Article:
dates indicated are applicable to this Document; for the undated documents, only the latest
version (including all the amendments) is applicable to this Document.
ISO 8044 Corrosion of Metals and Alloys – Basic Terms and Definitions
3 Terms and Definitions
For the purposes of this Documents, the terms and definitions given in ISO 8044 apply.
4 Meaning and Use
This document provides guidance on methods for reporting, displaying, and plotting
electrochemical corrosion data; and proposes recommends on symbols and conventions. Using
the methods specified in this Document allows corrosion electrochemical data to be reported in
a standard format that facilitates comparison of data obtained in different laboratories or at
different time points. Corrosion data that are obtained from electrochemical tests, including
potentiostatic and potentiodynamic polarization, polarization resistance, electrochemical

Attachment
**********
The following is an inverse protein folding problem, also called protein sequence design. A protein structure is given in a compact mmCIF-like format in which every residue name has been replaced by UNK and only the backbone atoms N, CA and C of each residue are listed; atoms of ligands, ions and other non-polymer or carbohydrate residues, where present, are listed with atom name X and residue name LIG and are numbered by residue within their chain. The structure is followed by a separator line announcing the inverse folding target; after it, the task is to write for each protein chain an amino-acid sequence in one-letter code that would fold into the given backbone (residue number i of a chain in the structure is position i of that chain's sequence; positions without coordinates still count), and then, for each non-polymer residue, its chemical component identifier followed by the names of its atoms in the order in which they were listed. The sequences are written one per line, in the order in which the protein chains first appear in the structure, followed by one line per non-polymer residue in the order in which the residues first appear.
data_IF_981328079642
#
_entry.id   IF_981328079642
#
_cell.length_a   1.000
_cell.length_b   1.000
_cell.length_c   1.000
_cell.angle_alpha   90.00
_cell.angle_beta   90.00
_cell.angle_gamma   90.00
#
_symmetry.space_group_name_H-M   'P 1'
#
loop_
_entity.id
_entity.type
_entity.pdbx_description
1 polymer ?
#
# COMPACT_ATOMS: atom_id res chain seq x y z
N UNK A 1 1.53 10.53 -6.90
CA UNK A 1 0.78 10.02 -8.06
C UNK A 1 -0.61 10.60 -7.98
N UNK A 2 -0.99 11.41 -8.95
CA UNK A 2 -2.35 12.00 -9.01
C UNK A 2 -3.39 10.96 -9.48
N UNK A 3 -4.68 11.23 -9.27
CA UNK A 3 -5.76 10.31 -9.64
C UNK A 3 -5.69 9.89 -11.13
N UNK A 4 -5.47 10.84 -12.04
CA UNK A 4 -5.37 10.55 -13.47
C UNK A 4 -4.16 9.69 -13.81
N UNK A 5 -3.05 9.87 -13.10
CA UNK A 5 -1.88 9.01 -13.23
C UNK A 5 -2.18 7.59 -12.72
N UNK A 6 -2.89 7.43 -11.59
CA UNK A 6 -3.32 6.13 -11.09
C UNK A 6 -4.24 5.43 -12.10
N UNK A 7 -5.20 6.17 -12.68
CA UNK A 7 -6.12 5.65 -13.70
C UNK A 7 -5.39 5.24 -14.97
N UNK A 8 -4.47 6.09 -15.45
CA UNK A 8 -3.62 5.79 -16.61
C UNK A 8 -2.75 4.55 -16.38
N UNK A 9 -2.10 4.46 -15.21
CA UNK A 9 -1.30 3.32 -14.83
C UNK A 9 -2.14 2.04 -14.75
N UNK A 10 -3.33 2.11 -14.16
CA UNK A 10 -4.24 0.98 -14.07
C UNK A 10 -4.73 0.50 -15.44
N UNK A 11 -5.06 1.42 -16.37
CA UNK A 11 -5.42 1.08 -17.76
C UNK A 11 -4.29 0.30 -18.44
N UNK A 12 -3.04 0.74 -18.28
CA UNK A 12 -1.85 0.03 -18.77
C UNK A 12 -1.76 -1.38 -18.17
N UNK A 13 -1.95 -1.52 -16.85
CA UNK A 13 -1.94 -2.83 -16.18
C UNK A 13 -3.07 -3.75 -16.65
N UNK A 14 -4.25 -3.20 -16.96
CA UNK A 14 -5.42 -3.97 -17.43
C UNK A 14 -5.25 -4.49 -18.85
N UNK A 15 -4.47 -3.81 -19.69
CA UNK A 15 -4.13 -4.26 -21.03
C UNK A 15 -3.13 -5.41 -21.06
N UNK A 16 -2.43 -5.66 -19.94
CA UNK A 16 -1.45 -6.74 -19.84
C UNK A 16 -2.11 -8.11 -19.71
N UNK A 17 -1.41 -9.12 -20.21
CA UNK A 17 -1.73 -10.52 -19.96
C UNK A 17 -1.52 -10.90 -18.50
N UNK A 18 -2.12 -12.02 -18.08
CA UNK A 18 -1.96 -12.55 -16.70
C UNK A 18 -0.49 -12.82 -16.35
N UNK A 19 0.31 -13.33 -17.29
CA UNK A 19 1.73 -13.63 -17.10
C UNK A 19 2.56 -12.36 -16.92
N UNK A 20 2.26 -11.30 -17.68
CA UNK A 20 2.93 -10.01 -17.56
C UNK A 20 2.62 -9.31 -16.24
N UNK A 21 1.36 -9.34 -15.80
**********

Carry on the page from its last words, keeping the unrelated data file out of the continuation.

impedance, galvanic corrosion and open circuit potential measurements, may be recorded and
reported using the recommendations given in this Document.
1 – potentiometer;
2 – reference electrode;
3 – electrolyte;
4 – salt bridge;
5 – electrolytic cell;
6 - working electrode.
Figure 1 -- Schematic Diagram of the Experimental Setup for Measuring the Working
Electrode Potential
6 Current and Current Density Symbols
In the current and current density symbols recommended in this Document, anodic and cathodic
values are designated as positive and negative, respectively. When plotting the logarithmic
relationship diagram between potential and current density, only the absolute value of the
cathode current density can be plotted. In the logarithmic plot, if the cathodic and anodic values
exist at the same time, the cathodic and anodic values shall be clearly distinguished.
7 Representation of Polarization Data
7.1 Symbols